Railways are the lifeline of India. Millions of Indians depend on it for their transport requirements due to its access and cost effectiveness. For anybody to see India and experience its diversity, a long trip through rail is mandatory. Even the emergence of low cost aviation or of posh buses has not made a dent in the loyal costumer base of railways. Any movie or book by an outsider about India compulsorily includes the involvement of trains. Take Slumdog Millionaire or The Myth for example. Every journey through rail is a soulful experience. When I was given a chance to review this anthology of 'train stories' based in India- Railonama, the first thing that I did was recollecting all the good, bad and the ugly trips that I took in trains. So many experiences I had, so diverse people I met, so different places I saw, I felt I could fill a book with all that details. And I am pretty sure, so would be the case of many others.
Railonama, as I told in the last paragraph, is a collection of Indian train stories contributed by people throughout the world. The person who created this book is Anupama Sharma, who has also contributed an inspiring story- A Slice of Apple, about the joy of sharing. The book contains forty five stories, (some among them are poems), contributed by writers from different strata and different generations, focusing on multiple aspects of railway travel in India. Though all the pieces are worthy of reading, I would just mention a few that were appealing to me. The book opens with the story Courage is Everything, in which Dr K C Jindal recounts how he treated an unconscious boy in train when he was a medical student- his first patient. Ken Haigh from Canada had to suffer an overbearing stranger on his journey from Bhutan to Kolkatta in the immensely funny account My Boon Companion. Dr Roshan, whose blog Goodyears I follow regularly has contributed a cute story about two kids who causes their families to acquaint with each other by bartering sweets in train.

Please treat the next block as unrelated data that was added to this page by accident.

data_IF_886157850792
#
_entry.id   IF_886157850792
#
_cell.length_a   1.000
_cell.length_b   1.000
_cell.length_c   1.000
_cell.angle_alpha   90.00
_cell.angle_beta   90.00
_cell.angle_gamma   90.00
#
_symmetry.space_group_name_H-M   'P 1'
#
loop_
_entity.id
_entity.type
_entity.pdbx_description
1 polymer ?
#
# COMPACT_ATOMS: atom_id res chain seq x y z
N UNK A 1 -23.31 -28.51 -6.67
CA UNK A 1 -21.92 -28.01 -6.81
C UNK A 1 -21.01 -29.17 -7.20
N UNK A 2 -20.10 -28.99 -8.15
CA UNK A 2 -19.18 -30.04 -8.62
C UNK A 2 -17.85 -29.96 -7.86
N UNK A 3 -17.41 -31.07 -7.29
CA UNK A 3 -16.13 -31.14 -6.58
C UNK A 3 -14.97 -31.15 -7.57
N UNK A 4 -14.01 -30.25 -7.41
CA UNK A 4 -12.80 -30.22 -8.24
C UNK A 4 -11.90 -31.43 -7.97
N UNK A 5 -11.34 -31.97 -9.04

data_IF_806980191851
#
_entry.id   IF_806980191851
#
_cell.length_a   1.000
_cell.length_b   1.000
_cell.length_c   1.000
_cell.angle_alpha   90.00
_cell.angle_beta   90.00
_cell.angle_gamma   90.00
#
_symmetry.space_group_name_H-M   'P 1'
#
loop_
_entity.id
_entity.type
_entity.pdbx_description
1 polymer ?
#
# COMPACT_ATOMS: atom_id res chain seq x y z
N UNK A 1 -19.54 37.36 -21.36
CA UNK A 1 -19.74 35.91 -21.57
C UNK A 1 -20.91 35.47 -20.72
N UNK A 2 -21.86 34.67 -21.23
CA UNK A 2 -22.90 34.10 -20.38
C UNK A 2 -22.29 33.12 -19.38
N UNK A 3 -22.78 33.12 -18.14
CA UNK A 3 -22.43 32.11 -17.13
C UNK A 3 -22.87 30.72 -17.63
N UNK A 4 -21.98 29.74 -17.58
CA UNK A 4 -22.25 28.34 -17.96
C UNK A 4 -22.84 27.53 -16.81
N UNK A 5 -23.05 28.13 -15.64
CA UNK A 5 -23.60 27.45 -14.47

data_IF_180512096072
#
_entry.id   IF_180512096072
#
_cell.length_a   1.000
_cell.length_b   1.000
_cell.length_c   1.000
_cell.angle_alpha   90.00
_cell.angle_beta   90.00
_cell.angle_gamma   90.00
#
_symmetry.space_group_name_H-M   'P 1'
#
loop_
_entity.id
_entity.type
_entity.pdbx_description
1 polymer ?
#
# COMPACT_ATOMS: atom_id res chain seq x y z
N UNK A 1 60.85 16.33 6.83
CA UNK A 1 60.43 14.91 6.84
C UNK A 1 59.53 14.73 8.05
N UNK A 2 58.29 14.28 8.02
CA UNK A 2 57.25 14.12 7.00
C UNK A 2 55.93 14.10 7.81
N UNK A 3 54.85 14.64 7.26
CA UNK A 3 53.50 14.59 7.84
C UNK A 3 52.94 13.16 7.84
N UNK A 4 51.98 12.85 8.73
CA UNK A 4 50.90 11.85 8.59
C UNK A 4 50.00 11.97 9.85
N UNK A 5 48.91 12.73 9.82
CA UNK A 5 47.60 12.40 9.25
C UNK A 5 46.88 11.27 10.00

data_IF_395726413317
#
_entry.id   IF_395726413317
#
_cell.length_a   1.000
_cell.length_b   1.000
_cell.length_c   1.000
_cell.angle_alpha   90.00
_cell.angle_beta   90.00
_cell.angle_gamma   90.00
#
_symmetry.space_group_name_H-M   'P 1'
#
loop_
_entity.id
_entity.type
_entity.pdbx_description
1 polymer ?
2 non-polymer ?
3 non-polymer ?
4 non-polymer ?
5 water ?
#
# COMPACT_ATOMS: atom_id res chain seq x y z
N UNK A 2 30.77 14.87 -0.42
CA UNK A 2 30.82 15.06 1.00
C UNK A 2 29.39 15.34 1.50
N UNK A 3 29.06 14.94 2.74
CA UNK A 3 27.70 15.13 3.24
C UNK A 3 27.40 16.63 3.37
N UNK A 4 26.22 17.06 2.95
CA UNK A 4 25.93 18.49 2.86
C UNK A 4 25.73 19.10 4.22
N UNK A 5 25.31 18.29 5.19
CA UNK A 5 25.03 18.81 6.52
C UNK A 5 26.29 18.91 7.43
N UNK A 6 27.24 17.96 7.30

Kshitij Bisen encounters a life changing moment on his train journey when he discovers that being homosexual is a normal way of living. Esprit de Corps is the story by Ajay Mankotia in which he recounts his experience of his mother missing the train when she got down on platform to buy food. Life on the Edge by Ganesh is about the thrill that a train journey gives when travelling at the door of a speeding train. The Castaway by Vibha Batra is shocking and hard hitting on its last sentence. Elsewhere by Anindita Deo is about an intuitive person whom the writer meets on a journey. This story builds a great atmosphere by its narration. Sumedha Sengupta's story A Very Special Passanger happens in pre-independent Indian when the author, then four, saw Mahatma Gandhi riding a train. Sheela Jaywant tries to make us wise about the perils of transporting canines in trains in a very entertaining way and succeeds. Travelling through Kerala is a wonderful poem by the German Frank Joussen in which he claims though Kerala's nature is beautiful, the true beauty manifests in its people.
The range that these stories present is vast, and that I feel makes Railonama a must read. It covers the good, the bad and the ugly of Indian Railways making it a roller coaster ride of emotions. After reading Railonama, I am sure my journeys by train will never be the same again.